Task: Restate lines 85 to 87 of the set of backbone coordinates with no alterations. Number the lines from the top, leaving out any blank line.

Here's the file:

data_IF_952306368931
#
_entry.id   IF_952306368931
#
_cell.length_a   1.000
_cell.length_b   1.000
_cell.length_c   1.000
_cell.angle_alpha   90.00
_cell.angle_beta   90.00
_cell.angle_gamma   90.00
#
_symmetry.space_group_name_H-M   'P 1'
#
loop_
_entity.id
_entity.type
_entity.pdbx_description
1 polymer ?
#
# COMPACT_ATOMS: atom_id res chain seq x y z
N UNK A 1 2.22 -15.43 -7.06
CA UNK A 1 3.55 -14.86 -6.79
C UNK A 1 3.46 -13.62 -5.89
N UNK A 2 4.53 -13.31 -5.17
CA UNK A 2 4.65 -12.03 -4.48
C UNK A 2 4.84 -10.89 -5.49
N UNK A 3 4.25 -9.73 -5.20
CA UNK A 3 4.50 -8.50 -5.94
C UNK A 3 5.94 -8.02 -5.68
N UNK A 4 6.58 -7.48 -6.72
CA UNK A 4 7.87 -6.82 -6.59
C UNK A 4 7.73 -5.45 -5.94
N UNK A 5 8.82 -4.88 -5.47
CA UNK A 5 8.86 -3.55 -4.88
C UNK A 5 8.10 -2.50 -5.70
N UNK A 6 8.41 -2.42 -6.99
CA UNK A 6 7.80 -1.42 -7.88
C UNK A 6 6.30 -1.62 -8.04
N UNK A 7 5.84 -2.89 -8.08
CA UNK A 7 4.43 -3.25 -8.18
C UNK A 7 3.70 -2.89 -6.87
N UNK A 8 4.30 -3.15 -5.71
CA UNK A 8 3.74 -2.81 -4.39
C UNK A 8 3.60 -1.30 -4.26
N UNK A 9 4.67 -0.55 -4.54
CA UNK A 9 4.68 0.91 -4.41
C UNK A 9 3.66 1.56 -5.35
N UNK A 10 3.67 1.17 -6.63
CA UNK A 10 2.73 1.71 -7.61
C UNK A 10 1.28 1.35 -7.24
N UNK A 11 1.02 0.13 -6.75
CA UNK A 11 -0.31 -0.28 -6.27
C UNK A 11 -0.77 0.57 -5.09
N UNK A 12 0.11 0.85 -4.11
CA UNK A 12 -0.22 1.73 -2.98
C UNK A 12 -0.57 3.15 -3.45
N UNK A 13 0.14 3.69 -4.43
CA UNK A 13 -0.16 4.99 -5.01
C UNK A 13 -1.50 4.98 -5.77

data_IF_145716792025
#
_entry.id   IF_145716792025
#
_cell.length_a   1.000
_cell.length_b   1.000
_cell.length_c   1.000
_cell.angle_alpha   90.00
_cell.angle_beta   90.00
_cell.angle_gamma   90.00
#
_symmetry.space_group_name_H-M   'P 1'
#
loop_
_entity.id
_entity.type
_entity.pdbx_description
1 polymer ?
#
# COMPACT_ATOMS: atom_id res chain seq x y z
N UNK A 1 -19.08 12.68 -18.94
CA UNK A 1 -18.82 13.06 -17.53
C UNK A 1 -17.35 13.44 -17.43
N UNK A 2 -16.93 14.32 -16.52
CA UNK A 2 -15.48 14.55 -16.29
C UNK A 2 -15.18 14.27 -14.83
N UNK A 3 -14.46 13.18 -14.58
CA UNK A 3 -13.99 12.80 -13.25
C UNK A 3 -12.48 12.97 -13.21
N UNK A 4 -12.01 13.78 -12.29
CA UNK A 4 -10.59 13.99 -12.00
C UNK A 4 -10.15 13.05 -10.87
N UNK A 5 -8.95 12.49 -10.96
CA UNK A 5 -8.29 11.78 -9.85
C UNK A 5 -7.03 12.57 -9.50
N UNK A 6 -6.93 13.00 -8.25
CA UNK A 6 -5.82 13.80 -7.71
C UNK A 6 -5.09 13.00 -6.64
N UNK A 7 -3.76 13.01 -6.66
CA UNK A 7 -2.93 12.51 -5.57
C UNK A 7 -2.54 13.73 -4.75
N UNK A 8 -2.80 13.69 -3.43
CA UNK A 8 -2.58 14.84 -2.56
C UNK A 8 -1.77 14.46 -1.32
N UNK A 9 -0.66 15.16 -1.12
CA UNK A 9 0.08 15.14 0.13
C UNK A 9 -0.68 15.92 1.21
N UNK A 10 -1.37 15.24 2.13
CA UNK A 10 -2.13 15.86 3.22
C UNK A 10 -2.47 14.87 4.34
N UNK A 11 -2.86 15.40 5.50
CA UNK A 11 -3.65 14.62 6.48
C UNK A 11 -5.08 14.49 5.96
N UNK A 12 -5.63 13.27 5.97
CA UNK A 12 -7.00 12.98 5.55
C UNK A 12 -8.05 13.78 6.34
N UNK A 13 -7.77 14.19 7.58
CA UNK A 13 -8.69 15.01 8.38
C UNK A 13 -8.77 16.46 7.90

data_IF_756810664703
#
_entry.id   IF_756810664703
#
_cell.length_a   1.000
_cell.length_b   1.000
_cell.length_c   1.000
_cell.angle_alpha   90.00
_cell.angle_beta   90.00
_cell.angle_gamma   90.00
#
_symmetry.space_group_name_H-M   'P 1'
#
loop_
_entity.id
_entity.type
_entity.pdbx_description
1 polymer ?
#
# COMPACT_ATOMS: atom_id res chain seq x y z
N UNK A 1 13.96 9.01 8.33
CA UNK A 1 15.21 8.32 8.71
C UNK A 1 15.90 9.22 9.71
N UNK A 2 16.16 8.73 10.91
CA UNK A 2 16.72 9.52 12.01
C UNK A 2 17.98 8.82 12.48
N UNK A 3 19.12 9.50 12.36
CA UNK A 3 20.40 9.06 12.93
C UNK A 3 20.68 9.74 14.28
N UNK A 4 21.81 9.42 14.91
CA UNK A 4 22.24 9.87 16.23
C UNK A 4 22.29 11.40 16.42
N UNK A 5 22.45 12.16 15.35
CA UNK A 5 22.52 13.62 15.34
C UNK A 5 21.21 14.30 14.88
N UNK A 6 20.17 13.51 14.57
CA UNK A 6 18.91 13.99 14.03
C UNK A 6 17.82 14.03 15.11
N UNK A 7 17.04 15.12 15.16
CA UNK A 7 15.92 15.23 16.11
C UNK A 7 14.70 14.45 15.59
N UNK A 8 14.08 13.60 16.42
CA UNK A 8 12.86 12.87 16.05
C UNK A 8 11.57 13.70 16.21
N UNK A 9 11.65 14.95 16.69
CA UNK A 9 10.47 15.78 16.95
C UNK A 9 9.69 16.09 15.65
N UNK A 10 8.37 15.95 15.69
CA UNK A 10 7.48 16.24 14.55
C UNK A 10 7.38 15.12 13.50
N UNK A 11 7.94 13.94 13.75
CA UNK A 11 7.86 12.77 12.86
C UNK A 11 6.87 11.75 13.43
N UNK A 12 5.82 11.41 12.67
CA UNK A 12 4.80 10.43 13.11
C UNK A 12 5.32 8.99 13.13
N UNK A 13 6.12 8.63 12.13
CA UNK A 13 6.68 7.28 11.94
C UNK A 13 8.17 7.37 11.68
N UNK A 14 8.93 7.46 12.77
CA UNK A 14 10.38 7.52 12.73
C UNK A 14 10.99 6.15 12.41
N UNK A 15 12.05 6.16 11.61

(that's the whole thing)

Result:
C UNK A 2 -15.18 14.27 -14.83
N UNK A 3 -14.46 13.18 -14.58
CA UNK A 3 -13.99 12.80 -13.25